Connections Launches Non-drug Therapy Center for Children


by Allie Pesch

From left to right: Brice Jackson, Megan Jackson, Laura Weigel, Becky Jett, Ed Hootstein, Marsha Robertson.
From left to right: Brice Jackson, Megan Jackson, Laura Weigel, Becky Jett, Ed Hootstein, Marsha Robertson.

Drs. Megan and Brice Jackson of Connections Chiropractic in Crozet have recently expanded their children’s therapy center. The newly launched Connections Achievement and Therapy Center offers non-drug options for children suffering from a variety of disorders. Joining the staff are Marsha Robertson, an occupation therapist, and Edward Hootstein,  a special education specialist with a PhD in education, who will perform academic testing and cognitive therapy.

Connections, which is located in the Shoppes at Clover Lawn, across from Harris Teeter on 250, offers individualized treatment programs for the improvement of conditions such as ADD, AD/HD, Asperger’s, autism, dylexia, learning disabilities, and other related disorders. According to Megan, therapy director of the Achievement and Therapy Center, the Connections philosophy is that these “neurocognitive, neurodevelopmental, and neurobehavioral disorders have multiple causes that differ for each individual. While drug treatments can be effective in reducing the immediate symptoms, they do not address the underlying cause.”

The expansion of their children’s therapy center, previously known as the Connections Center for Children, has allowed Connections to offer “one-stop,” drug-free therapy for families seeking multiple services for their children. In addition to various physical and sensory therapies, Connections’s “Fitness for the Developing Brain” program offers nutritional testing, academic testing, functional assessments and therapies, and behavioral interventions under one roof.

For example, Megan recently became a certified practitioner for Interactive Metronome®, a computer-based technology that enhances motor planning, sequencing and timing in adults and children. Interactive Metronome® can improve speech, communication, coordination and learning—performance-based skills that depend on the ability to plan and sequence actions and ideas. The Interactive Metronome® involves the principles of the traditional musical metronome, combined with the precision of a personal computer to create engaging interactive training exercises. The program uses head phones along with hand and foot sensors to coordinate movements to computer-generated musical beats. Like training wheels on a bicycle, a patented auditory guidance system progressively challenges participants to improve their motor planning, sequencing and rhythmic timing performance.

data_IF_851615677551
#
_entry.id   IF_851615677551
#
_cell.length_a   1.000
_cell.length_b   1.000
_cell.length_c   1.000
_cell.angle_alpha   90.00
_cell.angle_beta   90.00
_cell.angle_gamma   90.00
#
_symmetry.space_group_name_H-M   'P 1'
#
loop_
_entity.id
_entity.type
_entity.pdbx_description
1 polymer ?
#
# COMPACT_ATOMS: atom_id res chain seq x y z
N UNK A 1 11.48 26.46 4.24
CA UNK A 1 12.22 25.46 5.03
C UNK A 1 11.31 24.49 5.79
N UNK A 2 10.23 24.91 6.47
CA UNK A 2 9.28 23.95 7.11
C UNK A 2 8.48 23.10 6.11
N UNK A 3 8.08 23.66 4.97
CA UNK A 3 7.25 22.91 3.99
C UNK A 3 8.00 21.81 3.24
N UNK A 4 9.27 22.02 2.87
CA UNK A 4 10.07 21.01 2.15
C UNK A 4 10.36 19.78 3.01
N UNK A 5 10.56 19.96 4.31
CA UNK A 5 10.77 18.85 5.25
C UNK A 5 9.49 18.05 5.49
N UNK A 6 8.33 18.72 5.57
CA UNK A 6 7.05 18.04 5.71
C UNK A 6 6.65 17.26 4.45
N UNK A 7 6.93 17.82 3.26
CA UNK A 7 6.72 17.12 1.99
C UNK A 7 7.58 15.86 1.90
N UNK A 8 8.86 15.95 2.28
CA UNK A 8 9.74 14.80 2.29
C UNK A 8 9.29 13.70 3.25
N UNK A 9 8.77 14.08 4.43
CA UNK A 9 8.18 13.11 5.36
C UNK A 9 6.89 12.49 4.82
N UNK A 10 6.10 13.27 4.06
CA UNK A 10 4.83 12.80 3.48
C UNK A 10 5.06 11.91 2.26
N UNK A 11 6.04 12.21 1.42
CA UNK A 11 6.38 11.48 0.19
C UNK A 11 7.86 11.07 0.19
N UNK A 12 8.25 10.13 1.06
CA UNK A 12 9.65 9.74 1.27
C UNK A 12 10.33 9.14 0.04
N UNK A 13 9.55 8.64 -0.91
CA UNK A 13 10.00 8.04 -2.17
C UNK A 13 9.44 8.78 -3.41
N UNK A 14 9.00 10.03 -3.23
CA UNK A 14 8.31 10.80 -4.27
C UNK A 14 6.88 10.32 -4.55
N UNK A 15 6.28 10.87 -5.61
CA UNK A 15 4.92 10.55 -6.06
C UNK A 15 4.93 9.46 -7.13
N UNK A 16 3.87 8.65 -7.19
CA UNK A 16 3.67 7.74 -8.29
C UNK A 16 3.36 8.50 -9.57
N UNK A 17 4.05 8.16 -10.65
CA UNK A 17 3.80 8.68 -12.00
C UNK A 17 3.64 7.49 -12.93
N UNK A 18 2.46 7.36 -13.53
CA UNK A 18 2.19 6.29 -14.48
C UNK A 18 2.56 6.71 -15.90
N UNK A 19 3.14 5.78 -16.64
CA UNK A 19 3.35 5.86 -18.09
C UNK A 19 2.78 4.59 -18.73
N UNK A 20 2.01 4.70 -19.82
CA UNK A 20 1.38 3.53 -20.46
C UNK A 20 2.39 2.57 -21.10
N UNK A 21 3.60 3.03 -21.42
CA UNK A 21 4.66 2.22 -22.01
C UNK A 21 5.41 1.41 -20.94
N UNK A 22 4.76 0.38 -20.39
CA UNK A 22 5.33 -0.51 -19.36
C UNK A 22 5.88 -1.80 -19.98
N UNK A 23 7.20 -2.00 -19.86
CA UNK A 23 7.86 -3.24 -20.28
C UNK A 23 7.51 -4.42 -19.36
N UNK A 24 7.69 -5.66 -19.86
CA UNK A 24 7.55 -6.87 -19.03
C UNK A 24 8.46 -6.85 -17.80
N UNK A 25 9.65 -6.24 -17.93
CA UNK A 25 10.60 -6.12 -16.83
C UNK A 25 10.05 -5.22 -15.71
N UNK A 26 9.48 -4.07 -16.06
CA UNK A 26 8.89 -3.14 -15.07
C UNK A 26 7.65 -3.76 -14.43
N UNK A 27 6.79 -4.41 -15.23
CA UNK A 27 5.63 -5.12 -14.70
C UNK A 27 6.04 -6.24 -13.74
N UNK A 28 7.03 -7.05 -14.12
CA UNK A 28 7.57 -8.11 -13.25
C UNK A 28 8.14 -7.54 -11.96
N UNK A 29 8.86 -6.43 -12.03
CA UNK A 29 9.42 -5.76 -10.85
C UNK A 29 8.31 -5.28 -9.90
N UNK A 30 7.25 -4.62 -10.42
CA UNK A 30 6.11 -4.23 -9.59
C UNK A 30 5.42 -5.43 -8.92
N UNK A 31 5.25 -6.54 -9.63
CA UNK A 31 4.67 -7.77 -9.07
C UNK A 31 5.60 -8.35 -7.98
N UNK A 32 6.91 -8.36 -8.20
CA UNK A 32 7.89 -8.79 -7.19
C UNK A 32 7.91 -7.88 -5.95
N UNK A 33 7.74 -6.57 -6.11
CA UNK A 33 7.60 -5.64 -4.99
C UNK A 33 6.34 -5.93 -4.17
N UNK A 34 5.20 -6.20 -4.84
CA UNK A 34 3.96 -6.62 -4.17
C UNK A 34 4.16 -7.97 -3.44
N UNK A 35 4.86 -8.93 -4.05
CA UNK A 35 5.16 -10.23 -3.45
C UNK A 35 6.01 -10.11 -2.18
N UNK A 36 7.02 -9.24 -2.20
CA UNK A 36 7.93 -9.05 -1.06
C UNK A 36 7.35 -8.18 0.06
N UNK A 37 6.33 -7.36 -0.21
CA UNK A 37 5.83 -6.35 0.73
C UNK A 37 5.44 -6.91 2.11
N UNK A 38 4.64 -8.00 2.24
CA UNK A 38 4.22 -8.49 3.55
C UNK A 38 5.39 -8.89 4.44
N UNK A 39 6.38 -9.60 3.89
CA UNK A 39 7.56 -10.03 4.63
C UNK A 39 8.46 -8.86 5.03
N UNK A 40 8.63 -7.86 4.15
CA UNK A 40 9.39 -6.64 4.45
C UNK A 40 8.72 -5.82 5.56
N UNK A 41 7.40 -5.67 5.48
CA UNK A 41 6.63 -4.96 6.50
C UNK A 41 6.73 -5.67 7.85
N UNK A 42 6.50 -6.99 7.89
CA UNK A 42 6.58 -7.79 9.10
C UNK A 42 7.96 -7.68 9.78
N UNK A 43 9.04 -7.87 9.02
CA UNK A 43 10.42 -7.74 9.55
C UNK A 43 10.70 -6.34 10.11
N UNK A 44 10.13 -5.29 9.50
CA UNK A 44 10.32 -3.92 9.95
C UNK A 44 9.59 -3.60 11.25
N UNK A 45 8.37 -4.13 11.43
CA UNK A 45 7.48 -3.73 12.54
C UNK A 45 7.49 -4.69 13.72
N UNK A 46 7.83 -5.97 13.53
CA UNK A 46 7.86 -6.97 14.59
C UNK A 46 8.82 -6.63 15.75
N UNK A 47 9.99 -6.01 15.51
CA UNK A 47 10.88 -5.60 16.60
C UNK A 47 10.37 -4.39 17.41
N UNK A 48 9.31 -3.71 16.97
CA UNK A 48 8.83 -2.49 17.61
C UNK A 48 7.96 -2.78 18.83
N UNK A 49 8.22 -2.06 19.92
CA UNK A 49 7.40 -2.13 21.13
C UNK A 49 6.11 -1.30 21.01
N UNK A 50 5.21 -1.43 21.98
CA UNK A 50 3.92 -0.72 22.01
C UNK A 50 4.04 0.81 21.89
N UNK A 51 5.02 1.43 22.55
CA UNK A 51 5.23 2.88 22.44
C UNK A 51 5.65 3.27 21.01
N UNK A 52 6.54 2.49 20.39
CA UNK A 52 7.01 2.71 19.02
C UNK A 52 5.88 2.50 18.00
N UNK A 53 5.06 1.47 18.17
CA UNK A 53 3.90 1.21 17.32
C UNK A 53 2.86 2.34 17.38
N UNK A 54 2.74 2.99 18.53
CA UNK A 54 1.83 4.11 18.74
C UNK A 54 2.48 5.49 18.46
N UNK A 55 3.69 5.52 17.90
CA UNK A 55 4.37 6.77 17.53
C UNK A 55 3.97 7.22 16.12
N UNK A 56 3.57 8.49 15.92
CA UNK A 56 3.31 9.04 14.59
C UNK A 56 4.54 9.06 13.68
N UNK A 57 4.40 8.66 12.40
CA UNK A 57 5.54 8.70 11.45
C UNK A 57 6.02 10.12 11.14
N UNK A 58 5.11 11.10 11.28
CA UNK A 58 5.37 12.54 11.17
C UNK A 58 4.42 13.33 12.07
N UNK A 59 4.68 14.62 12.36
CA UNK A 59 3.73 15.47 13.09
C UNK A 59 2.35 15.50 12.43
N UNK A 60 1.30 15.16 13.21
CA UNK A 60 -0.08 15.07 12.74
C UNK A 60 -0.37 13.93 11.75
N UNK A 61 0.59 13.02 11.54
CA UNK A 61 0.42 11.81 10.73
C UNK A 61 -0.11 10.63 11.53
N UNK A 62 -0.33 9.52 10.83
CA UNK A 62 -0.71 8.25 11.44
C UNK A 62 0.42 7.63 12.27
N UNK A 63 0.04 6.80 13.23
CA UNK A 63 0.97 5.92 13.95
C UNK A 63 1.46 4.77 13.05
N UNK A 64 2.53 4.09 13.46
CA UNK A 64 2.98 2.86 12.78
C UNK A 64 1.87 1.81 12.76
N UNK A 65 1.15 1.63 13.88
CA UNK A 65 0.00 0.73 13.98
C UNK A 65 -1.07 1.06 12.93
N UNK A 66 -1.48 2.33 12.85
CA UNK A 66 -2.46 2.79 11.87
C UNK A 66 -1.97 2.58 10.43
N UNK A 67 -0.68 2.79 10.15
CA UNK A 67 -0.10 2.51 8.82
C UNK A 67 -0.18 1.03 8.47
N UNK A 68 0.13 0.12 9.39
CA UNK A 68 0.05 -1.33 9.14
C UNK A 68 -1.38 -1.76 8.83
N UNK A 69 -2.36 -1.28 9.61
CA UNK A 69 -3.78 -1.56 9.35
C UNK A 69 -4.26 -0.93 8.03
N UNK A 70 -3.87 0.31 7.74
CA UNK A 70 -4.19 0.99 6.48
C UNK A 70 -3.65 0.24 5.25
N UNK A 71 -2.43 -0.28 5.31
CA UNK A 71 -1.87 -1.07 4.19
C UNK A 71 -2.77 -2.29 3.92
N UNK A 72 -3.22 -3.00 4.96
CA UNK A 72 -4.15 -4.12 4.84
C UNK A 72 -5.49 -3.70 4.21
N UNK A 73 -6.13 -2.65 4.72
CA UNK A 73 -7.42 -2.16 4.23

“We knew we’d see remarkable changes in motor planning skills,” says Megan. “but we didn’t know that parents would report such profound behavioral changes as well. It speaks to the brain’s ability to thrive when it has balanced, coordinated function.”

The age range for a typical patient is four to fourteen years, although Megan says they have helped younger and older children and teens. Patients are treated in 12-week sessions and then reassessed. For example, a child with mild AD/HD may need to be seen only for one session, three times a week, while a more severe case could take three 12-week sessions. Patients come in for periodic adjustments after their treatment is complete.

Megan and Brice are both graduates of Life University, a chiropractic college in Atlanta, Georgia. The couple became particularly interested in functional neurology when Megan was working at Brain Balance Achievement Center in Atlanta, and their own child was diagnosed with a mild developmental disorder (a combination of ODD, sensory-integration and auditory processing). “Seeing the great results in our own son and the success of all the children at Brain Balance inspired us to share these therapies,” Megan said.

Brice and Megan, who have three children, moved to western Albemarle in June 2008 and opened Connections Chiropractic that fall. Megan, who also teaches modern dance, jazz, and ballet classes at Old Crozet School Arts, is currently completing a certificate program in autism spectrum disorders online through James Madison University, which she will finish this May.

Connections Achievement and Therapy Center offers a free information session weekly. Call 434-823-2199 for more information.


  1. My son Alan met with you this afternoon. He seemed very interested in your program, and shared his enthusiasm with me. I am a special education teacher, working with many students on the Autism Spectrum. I enjoyed looking over your website and hearing about your program from Alan. I will pass on this information to some of the parents of my students.

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